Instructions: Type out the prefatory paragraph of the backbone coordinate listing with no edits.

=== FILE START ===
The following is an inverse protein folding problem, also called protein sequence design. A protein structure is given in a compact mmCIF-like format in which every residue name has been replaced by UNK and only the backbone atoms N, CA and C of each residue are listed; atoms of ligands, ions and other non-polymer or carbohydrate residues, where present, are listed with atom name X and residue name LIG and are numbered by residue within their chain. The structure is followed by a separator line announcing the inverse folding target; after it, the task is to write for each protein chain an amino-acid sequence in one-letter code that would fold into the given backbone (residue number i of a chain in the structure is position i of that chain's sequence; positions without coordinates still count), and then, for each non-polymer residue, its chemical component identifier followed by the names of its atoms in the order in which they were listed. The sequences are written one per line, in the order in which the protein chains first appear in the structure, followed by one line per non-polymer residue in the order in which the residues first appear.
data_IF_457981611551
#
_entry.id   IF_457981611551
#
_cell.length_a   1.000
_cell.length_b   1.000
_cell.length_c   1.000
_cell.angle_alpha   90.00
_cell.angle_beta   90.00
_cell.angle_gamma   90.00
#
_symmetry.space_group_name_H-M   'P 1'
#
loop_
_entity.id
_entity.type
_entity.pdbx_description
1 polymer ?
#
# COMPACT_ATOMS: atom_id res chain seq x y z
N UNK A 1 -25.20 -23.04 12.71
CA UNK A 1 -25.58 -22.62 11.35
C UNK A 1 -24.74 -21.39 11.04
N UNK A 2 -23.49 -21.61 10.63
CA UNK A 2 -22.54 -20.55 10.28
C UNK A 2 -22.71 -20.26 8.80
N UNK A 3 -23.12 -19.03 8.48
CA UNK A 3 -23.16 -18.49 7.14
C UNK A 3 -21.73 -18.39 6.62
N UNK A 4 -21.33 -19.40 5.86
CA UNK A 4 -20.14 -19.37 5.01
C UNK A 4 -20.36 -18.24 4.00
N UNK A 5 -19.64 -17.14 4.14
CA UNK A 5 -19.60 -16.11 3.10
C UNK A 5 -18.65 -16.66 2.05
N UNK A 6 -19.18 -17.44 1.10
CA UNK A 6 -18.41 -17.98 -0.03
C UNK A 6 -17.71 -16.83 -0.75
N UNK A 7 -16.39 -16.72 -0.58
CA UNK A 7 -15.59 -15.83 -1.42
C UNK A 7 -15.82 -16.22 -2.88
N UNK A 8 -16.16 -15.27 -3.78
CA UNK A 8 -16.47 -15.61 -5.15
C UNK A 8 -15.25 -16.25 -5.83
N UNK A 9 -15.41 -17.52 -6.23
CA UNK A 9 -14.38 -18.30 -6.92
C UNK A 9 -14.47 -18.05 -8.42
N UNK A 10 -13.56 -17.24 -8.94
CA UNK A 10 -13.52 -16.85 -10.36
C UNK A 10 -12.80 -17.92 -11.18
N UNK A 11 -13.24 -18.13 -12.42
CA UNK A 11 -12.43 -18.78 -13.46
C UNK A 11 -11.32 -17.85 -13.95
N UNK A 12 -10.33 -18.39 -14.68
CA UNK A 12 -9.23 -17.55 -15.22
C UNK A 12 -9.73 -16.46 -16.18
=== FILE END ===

The following is an inverse protein folding problem, also called protein sequence design. A protein structure is given in a compact mmCIF-like format in which every residue name has been replaced by UNK and only the backbone atoms N, CA and C of each residue are listed; atoms of ligands, ions and other non-polymer or carbohydrate residues, where present, are listed with atom name X and residue name LIG and are numbered by residue within their chain. The structure is followed by a separator line announcing the inverse folding target; after it, the task is to write for each protein chain an amino-acid sequence in one-letter code that would fold into the given backbone (residue number i of a chain in the structure is position i of that chain's sequence; positions without coordinates still count), and then, for each non-polymer residue, its chemical component identifier followed by the names of its atoms in the order in which they were listed. The sequences are written one per line, in the order in which the protein chains first appear in the structure, followed by one line per non-polymer residue in the order in which the residues first appear.